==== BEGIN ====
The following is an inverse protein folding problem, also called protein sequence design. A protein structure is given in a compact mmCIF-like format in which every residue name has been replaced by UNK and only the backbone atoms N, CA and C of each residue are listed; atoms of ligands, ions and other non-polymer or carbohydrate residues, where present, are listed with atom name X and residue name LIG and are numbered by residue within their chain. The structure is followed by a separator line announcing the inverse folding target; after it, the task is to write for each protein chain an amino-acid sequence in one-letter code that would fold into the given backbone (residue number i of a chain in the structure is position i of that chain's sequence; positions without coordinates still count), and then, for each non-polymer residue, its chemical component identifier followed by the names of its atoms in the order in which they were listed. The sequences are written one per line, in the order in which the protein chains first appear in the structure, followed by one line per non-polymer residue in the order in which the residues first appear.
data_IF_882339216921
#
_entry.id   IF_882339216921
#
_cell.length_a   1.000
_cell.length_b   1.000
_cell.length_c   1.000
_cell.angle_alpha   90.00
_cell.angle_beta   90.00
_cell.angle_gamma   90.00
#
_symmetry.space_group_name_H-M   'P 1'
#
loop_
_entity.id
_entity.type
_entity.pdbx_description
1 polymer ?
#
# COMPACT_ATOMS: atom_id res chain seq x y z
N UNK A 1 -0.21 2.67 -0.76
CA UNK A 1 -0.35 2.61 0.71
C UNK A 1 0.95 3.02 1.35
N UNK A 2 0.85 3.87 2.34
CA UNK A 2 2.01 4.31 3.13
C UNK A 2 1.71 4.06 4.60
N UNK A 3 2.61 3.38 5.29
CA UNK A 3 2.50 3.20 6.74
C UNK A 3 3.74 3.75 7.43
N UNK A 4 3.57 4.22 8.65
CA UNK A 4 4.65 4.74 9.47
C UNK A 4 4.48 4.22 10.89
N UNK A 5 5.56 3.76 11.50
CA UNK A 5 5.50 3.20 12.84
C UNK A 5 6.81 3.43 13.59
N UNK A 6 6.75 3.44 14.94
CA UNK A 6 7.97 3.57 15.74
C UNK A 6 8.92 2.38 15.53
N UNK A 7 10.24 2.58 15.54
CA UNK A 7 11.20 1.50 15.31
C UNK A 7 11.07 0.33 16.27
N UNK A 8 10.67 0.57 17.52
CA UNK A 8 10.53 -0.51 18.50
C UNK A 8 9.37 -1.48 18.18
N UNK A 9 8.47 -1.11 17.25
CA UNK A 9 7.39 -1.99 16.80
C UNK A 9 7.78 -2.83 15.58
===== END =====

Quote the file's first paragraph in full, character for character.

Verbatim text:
The following is an inverse protein folding problem, also called protein sequence design. A protein structure is given in a compact mmCIF-like format in which every residue name has been replaced by UNK and only the backbone atoms N, CA and C of each residue are listed; atoms of ligands, ions and other non-polymer or carbohydrate residues, where present, are listed with atom name X and residue name LIG and are numbered by residue within their chain. The structure is followed by a separator line announcing the inverse folding target; after it, the task is to write for each protein chain an amino-acid sequence in one-letter code that would fold into the given backbone (residue number i of a chain in the structure is position i of that chain's sequence; positions without coordinates still count), and then, for each non-polymer residue, its chemical component identifier followed by the names of its atoms in the order in which they were listed. The sequences are written one per line, in the order in which the protein chains first appear in the structure, followed by one line per non-polymer residue in the order in which the residues first appear.